Monthly Archives: August 2013

TroyBilt Tools!

I won! I won! AND I received additional free gifts!


On August 12th, 2013, the twitter chat forum, #gardenchat, was hosted by @TroyBilt and there were a few easy rules to follow for a chance to win. I heard via other tweeters that the prize being offered was a pair of pruners and loppers! Needing a new pair of pruners and loppers and having always heard great things about TroyBilt products, I was eager to participate!

The question that began the #gardenchat and entered participants for a chance to win: “What do you love most about summer gardening?” Me: “I love the garden to table experience!” Then, there were several questions that focused on specific topics, one of which was about deadheading flowers, to which I responded, “A4: I never deadhead flowers from my Rosemary hedge, here in zone 7, and it thrives as an evergreen. I prune for kabob skewers!” It is a true answer. You’ve seen my post about Chicken Kabobs on Rosemary Branches? Love!

The next day, I was notified that I’d been chosen at random as the winner by Bren of and @BG_Garden, the admin and number1 fan of #gardenchat and @TheGardenChat.

A few days later, I received two big boxes! TroyBilt sent the fabulous pair of bypass pruners and bypass loppers from the contest, and to my total surprise, they also sent additional tools, including: weeding knife, hand cultivator, flower trowel, planting trowel, and weeding blade!

I cannot say enough good things about the tools I received! They are wonderful!! Beyond having sharp blades and sturdy construction, they are so comfortable to use and look great! The grips on the tools feel great in my hand, and the angle of the handles is just perfect! I’ve been working in my garden everyday since receiving the new tools!


Here, (^), you can see that my apple tree has suffered some branch breakage due to the weight of its apples that are ripening. Those splintered, broken branches certainly weren’t healthy for the little tree, but my new TroyBilt bypass loppers made nice, clean cuts for me that are much better for the tree! With such great leverage, sharp blades, and comfortable grips, I swear it was as easy as cutting softened butter!! I will no longer look at pruning my fruit trees the same! ๐Ÿ™‚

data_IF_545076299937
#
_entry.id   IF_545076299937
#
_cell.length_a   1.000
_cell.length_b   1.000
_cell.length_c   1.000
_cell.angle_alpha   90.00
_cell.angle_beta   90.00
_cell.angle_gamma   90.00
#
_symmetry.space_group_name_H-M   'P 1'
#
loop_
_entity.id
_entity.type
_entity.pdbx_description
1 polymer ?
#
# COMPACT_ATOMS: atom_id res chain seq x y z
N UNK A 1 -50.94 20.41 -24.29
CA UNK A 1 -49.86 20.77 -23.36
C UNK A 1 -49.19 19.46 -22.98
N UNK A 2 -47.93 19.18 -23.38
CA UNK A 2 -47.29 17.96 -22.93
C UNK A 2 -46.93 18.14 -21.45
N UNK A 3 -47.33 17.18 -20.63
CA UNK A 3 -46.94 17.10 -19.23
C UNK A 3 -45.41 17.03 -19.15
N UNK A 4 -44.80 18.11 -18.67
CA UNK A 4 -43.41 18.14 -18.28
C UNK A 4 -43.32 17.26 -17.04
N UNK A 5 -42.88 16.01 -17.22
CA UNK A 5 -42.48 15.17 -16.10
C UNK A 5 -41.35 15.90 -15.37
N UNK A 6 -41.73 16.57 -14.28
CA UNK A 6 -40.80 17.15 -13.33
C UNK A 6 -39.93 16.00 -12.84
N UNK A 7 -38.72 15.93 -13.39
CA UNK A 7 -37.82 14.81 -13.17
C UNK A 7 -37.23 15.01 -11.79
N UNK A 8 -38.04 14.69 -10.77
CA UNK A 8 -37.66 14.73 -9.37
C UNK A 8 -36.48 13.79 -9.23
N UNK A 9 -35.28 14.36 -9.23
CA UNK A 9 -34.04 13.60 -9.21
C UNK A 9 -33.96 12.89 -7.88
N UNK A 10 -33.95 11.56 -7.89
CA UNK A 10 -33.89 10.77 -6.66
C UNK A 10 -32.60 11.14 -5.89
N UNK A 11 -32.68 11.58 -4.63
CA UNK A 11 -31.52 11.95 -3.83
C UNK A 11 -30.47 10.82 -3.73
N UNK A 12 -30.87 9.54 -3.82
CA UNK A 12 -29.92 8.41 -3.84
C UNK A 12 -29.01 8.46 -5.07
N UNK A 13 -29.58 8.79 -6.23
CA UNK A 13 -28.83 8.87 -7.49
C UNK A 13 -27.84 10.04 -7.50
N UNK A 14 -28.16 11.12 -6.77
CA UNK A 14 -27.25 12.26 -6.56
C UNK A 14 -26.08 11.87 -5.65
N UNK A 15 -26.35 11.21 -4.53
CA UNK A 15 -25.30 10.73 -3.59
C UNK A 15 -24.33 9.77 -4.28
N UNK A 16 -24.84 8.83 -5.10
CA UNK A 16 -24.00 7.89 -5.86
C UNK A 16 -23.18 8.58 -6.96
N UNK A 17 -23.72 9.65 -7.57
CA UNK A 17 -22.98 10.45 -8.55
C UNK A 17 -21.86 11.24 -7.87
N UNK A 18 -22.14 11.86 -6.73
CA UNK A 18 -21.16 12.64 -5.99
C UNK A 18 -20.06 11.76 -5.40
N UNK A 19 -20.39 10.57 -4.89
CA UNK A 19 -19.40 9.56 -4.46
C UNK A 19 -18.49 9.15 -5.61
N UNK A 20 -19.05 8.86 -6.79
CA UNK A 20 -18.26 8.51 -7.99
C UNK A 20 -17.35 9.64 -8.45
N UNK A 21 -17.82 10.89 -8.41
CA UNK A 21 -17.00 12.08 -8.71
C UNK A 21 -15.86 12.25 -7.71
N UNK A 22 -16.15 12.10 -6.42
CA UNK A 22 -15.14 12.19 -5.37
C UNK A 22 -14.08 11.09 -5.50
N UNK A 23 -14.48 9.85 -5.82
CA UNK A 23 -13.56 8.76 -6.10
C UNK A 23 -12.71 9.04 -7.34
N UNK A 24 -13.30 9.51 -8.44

Here, (^), you can see how happy my roses are after deadheading with my new TroyBilt bypass pruners! I wish I’d of thought to get a “before” photo of the roses, but I’ll certainly show you how it will have a new flush of blooms, later, as they continue to perform!

As I’ve become more familiar with Twitter, I’ve discovered just how wonderful and supportive the #gardenchat community is with eachother It is such a great group of gardeners! . . . so eager to share eachothers’ pretty pictures and bounce around ideas! You’ll definitely see my new TroyBilt tools continue to appear in my photos and gardening posts!


In this new age, word of mouth marketing matters when you trust the source, and I assure you, I am SO PLEASED with my TroyBilt tools! I highly recommend TroyBilt to help you meet your gardening needs!

To order your TroyBilt Tools directly from TroyBilt, visit:

I believe you’ll appreciate the quality as much as I do!! Love!!

Later ‘gators and afterwhile crocodiles!
Your Friend,
~Amber Hamilton Henson

The post will link to other blogs; you can find the links:
Arkansas Women Bloggers’ Sunday Link Up

Seed Storage

I like themes. I like organization. So, when I recently found this primitively painted garden theme wood cabinet at a thrift store, I knew I had to have it, and I knew exactly what I would store inside the decoratively painted cabinet: SEEDS!

(You can click on photos to enlarge them into a new window.)


Isn’t it something?! It’s quite colorful, isn’t it?!


The top drawer holds all of my seed packets that I’ve yet to plant, and the doors hide away tags from plants and seeds that I gather (save) each season for re-planting. Speaking of seed saving, do you see my University of Arkansas (UA) soybeans? I didn’t make space soon enough to plant them this year, but I will next May, hopefully? Did you know that the UA is now the nation’s leading traditional soybean breeder? There are non-GMO, traditionally bred UA Kirksey Edamame (young, green) soybean seeds in my drawer, here! Yes, that’s right! UA is breeding varieties of soybeans that compete with the biotechs in that UA seeds have the huge advantage of allowing farmers to save their seed for re-planting without having to pay annual royalties for saving the seeds to re-plant, I hear! Awesome, right?! ๐Ÿ™‚ ๐Ÿ™‚ You can find links and a lot more information about these and a wide variety of other soybean industry links at the Arkansas’ Soybean Promotion Board’s site, and on their Facebook Page, Arkansas Soybeans.


This painted cabinet also holds my seeds and findings for seed jewelry. Yes, jewelry. I’ll show you my seed saver necklace in another post, sometime! Remember, I assemble lots of jewelry; you can see it here and here.


Want to see the rest of my library? If so, see it here, and here is a photo of some of my absolute favorite gardening books and P. Allen Smith cards on one of the library shelves:


Do you keep seeds?
If so, where?
I’d love to see your organization solution in the blogosphere!

Your Friend,
~Amber Hamilton Henson

Self photo of the day:


This article was also published within international Hat Trick Magazine! To read an online copy of the magazine, just click on the magazine cover below this text!